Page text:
The best defense against XSS vulnerabilities is to remove or disable any markup that can potentially contain instructions to run the code. For HTML this includes elements, such as <script>, <object>, <embed>, and <link>.

The process of modifying user data so that it can't be used to run scripts or otherwise affect the execution of server code is known as input sanitization. Many web frameworks automatically sanitize user input from HTML forms by default.

SQL injection

SQL injection vulnerabilities enable malicious users to execute arbitrary SQL code on a database, allowing data to be accessed, modified, or deleted irrespective of the user's permissions. A successful injection attack might spoof identities, create new identities with administration rights, access all data on the server, or destroy/modify the data to make it unusable.

SQL injection types include Error-based SQL injection, SQL injection based on boolean errors, and Time-based SQL injection.

This vulnerability is present if user input that is passed to an underlying SQL statement can change the meaning of the statement. For example, the following code is intended to list all users with a particular name (userName) that has been supplied from an HTML form:

statement = "SELECT * FROM users WHERE name = '" + userName + "';"

If the user specifies a real name, the statement will work as intended. However, a malicious user could completely change the behavior of this SQL statement to the new statement in the following example, by simply specifying the text in bold for the userName.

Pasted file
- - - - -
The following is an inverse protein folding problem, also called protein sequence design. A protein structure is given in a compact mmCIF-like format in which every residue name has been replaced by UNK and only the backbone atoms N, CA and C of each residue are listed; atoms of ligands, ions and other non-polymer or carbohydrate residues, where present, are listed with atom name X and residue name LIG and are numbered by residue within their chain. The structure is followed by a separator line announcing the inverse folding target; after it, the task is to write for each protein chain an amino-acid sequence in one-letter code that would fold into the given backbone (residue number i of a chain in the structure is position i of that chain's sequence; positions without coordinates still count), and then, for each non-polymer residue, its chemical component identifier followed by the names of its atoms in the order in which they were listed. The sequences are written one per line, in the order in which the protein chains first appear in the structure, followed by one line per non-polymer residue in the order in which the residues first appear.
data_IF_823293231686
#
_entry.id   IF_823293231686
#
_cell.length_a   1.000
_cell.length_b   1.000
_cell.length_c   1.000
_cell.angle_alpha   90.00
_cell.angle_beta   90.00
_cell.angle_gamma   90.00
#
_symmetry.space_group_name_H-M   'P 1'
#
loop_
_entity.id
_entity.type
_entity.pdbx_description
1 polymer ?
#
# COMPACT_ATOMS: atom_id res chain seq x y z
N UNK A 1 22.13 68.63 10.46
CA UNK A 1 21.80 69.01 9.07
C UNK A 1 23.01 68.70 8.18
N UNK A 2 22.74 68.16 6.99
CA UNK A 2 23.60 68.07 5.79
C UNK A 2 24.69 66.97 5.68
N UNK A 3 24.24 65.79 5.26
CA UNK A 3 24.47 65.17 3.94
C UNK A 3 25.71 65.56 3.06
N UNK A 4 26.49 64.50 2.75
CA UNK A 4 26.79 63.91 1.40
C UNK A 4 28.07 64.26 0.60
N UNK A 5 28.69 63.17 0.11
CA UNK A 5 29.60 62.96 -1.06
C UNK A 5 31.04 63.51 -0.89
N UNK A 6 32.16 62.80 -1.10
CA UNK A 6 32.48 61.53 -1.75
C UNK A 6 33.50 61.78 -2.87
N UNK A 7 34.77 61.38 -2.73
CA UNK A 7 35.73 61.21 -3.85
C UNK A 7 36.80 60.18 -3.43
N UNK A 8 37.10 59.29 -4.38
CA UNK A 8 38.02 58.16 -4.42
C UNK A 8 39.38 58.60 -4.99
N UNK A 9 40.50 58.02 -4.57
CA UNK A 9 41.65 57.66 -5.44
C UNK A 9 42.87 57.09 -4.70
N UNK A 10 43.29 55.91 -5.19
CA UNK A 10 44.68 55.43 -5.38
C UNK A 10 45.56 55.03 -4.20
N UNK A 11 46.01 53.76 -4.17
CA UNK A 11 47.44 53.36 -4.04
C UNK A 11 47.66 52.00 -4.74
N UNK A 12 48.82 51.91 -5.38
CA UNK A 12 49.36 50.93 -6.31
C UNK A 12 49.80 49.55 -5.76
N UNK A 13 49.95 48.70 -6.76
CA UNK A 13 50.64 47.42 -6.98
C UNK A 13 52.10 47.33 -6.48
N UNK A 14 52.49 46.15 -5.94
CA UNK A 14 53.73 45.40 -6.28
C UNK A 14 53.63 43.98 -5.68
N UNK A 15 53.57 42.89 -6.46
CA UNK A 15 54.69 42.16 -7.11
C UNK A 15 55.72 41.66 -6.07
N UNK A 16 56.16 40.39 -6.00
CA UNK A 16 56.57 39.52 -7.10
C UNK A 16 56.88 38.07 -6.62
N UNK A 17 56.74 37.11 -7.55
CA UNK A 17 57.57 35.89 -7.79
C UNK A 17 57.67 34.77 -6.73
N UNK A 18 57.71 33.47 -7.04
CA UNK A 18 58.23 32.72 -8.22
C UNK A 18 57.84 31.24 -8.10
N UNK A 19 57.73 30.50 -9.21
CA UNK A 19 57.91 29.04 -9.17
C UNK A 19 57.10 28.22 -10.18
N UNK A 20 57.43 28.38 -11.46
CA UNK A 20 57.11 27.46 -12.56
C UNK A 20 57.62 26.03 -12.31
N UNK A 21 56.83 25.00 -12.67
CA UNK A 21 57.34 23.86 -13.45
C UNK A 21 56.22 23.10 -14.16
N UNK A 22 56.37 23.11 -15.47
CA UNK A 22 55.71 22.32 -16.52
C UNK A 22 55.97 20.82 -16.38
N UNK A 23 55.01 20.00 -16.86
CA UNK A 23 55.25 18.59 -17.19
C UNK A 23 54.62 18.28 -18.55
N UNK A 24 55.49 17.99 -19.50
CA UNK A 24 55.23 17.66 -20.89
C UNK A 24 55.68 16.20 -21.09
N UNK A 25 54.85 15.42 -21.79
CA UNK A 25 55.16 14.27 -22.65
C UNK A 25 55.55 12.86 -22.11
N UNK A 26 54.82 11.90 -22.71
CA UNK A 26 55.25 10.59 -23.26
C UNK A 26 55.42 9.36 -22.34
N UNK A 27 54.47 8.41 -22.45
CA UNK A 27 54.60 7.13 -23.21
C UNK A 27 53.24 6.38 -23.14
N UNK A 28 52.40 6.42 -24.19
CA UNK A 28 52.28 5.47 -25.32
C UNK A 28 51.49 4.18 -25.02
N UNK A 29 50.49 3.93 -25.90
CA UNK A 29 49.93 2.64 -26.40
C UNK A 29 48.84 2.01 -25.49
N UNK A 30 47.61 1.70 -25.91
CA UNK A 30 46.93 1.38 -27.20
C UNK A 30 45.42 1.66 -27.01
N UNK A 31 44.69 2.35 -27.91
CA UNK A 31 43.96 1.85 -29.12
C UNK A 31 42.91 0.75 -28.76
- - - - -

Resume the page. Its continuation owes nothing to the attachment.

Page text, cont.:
SELECT * FROM users WHERE name = 'a';DROP TABLE users; SELECT * FROM userinfo WHERE 't' = 't';

The modified statement creates a valid SQL statement that deletes the users table and selects all data from the userinfo table (which reveals the information of every user). This works because the first part of the injected text (a';) completes the original statement.

To avoid this sort of attack, you must ensure that any user data that is passed to an SQL query cannot change the nature of the query. One way to do this is to escape all the characters in the user input that have a special meaning in SQL.

Note: The SQL statement treats the ' character as the beginning and end of a string literal. By putting a backslash in front of this character (\'), we escape the symbol, and tell SQL to instead treat it as a character (just a part of the string).